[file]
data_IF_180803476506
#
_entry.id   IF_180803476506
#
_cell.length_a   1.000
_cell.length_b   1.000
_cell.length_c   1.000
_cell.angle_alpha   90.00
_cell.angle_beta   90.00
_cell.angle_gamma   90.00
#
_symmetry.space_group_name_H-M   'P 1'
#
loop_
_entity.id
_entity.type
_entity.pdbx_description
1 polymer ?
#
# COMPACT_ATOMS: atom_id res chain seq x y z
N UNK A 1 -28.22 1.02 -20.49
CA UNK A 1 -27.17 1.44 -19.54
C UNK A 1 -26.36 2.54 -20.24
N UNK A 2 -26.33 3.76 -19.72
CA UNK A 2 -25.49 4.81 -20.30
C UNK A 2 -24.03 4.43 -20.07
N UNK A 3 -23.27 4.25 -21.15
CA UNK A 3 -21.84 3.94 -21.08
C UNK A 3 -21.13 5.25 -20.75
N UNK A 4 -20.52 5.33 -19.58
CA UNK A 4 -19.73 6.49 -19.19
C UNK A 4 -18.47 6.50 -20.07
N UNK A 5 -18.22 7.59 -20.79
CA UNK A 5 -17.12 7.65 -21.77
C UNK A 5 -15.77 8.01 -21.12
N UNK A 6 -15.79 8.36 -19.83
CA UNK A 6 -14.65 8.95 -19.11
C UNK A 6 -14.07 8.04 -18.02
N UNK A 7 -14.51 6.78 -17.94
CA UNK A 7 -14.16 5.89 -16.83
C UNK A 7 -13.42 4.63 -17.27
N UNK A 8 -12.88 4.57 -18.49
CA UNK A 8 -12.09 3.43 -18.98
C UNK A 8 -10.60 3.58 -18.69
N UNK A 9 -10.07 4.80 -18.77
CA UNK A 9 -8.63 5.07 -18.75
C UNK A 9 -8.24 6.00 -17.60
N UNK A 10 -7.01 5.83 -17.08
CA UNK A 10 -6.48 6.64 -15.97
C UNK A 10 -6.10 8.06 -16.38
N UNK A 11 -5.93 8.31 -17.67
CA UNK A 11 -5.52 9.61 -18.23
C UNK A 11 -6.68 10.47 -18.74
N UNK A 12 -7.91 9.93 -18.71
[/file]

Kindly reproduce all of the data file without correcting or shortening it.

data_IF_180803476506
#
_entry.id   IF_180803476506
#
_cell.length_a   1.000
_cell.length_b   1.000
_cell.length_c   1.000
_cell.angle_alpha   90.00
_cell.angle_beta   90.00
_cell.angle_gamma   90.00
#
_symmetry.space_group_name_H-M   'P 1'
#
loop_
_entity.id
_entity.type
_entity.pdbx_description
1 polymer ?
#
# COMPACT_ATOMS: atom_id res chain seq x y z
N UNK A 1 -28.22 1.02 -20.49
CA UNK A 1 -27.17 1.44 -19.54
C UNK A 1 -26.36 2.54 -20.24
N UNK A 2 -26.33 3.76 -19.72
CA UNK A 2 -25.49 4.81 -20.30
C UNK A 2 -24.03 4.43 -20.07
N UNK A 3 -23.27 4.25 -21.15
CA UNK A 3 -21.84 3.94 -21.08
C UNK A 3 -21.13 5.25 -20.75
N UNK A 4 -20.52 5.33 -19.58
CA UNK A 4 -19.73 6.49 -19.19
C UNK A 4 -18.47 6.50 -20.07
N UNK A 5 -18.22 7.59 -20.79
CA UNK A 5 -17.12 7.65 -21.77
C UNK A 5 -15.77 8.01 -21.12
N UNK A 6 -15.79 8.36 -19.83
CA UNK A 6 -14.65 8.95 -19.11
C UNK A 6 -14.07 8.04 -18.02
N UNK A 7 -14.51 6.78 -17.94
CA UNK A 7 -14.16 5.89 -16.83
C UNK A 7 -13.42 4.63 -17.27
N UNK A 8 -12.88 4.57 -18.49
CA UNK A 8 -12.09 3.43 -18.98
C UNK A 8 -10.60 3.58 -18.69
N UNK A 9 -10.07 4.80 -18.77
CA UNK A 9 -8.63 5.07 -18.75
C UNK A 9 -8.24 6.00 -17.60
N UNK A 10 -7.01 5.83 -17.08
CA UNK A 10 -6.48 6.64 -15.97
C UNK A 10 -6.10 8.06 -16.38
N UNK A 11 -5.93 8.31 -17.67
CA UNK A 11 -5.52 9.61 -18.23
C UNK A 11 -6.68 10.47 -18.74
N UNK A 12 -7.91 9.93 -18.71